Ancient cultures across western Europe believed birds carried human souls to the heavens, and a burial ritual in late October or early November would have coincided with the bird migration season. Perhaps communal funerals were the roots of the Celtic festival of Samhain, a time when souls were thought to travel through a thinner veil between the material and spirit worlds.
British folklorist Lewis Spence wrote of supernatual beings “composed of the souls of the dead flying through the air, and the feast of the dead at Hallowe’en was likewise the festival of the fairies.”

western sandpipers
A flock of western sandpipers. (Lipsett Photography Group/Shutterstock)

An ancient crypt on Cape Cod

Native Americans from Iowa to the East Coast left bodies to decompose before ritual dismemberment and burial, though scholars haven’t determined a specific time of year for the practice.
A study of human bones found in the Effigy Mounds National Monument in northeast Iowa showed they were buried after the bodies were left in the open to decompose. In 1979, a crypt-like ossuary was found buried on Indian Neck in Wellfleet, Massachusetts. A forensic examination revealed the bones of 56 different people had been sorted into separate piles of limbs and skulls.
There’s no way of knowing what time of year the ossuary was buried, but Cape Cod is an autumn gathering place for millions of small beach-dwelling birds along the New England and Canadian coastline as they prepare to head much farther south for the winter.
Although the practice of cutting dead flesh and pulling bones from rotting bodies was a grisly business, it was likely carried out in private by a select few who presided over a funereal ritual intended to process the trauma of death at a communal level. All the year’s dead had to be released at once, to journey through the spirit world together.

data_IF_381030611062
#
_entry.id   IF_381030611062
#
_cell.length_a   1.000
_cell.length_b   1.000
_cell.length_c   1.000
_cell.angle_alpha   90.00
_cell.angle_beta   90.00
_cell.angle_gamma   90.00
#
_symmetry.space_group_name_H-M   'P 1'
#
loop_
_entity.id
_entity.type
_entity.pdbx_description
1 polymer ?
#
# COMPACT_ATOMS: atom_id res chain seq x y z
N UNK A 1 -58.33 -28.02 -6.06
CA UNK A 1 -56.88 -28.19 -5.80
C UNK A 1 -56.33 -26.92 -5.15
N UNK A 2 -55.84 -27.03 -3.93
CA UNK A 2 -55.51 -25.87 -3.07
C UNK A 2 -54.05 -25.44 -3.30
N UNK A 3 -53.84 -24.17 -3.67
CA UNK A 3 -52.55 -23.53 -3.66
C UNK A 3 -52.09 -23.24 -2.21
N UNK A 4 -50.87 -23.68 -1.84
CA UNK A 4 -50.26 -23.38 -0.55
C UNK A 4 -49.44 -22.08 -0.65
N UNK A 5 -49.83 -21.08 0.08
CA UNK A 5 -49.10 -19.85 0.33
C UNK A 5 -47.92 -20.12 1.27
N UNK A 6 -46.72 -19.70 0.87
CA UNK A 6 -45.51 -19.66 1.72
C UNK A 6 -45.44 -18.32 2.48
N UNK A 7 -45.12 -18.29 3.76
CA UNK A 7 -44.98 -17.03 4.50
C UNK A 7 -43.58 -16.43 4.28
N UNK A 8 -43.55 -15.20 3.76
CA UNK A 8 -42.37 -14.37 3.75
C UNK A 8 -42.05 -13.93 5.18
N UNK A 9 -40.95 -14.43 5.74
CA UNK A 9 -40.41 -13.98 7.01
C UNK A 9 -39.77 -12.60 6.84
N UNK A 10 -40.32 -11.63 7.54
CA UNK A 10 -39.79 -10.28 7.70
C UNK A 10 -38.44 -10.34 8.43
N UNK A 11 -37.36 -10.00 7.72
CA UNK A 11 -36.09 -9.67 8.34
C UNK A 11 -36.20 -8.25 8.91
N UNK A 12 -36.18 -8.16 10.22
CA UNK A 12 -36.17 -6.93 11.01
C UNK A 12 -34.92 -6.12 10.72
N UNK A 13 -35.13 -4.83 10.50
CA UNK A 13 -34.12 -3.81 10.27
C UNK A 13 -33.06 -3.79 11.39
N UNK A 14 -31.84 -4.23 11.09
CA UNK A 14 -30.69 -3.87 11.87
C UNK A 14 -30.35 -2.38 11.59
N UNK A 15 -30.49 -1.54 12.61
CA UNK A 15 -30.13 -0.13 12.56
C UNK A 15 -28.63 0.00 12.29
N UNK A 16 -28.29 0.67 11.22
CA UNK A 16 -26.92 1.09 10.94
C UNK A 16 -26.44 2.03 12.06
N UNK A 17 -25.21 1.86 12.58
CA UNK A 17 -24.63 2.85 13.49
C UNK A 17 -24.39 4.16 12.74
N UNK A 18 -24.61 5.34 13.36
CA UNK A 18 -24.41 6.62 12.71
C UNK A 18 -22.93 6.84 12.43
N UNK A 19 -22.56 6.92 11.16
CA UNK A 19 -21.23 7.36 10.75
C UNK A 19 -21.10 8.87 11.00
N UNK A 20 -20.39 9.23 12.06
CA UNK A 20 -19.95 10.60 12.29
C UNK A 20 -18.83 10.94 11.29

The autumn festival of birds

Perhaps the most mythologized of all bird species, whooper swans gather in large flocks in late fall to prepare for migration by fueling up on algae and mollusks. After a summer apart, whoopers engage in extensive and vocal greeting displays.
After about 10 days of feasting, the entire whooper flock begins a remarkable song-and-dance routine that steadily accelerates in pace and volume, faster and louder until the birds finally take off on their migration.

swans talk
Whooper swans vocalizing. (BMJ/Shutterstock)

After observing the phenomenon, ornithologist Mark Brazil wrote that the loud calling and frenzied dancing appeared to be the whoopers’ way of getting psyched up for the long journey. After all it would be no easy task for whoopers to take flight following a 10-day feast.
In his book The Whooper Swan (2003, T & A D Poyser), Brazil noted that whoopers weigh up to 25 pounds, placing them among the largest migratory birds in the world, with a wingspan up to nine feet.

In the ancient past, when migratory birds were seen as soul guides to the afterlife, it’s plausible that people imitated the gathering of birds in late October and early November, right down to the feasting and dancing of the whooper, whose habitat touched much of the ancient world.
At the end of the ceremonies our distant ancestors might have raised their own spirits with singing, dancing and toasting the flocks that carried the souls of the year’s dead beyond the distant horizon. As the whoopers followed the sun south, the observers might have imagined the souls of their friends and families going to a sunny garden in a faraway paradise.

(Ben H. Gagnon is the author of Church of Birds: an eco-history of myth and religion, coming March 31 from John Hunt Publishing in London; now available for pre-order. More information can be found at this website, including a link to two YouTube videos on the book.)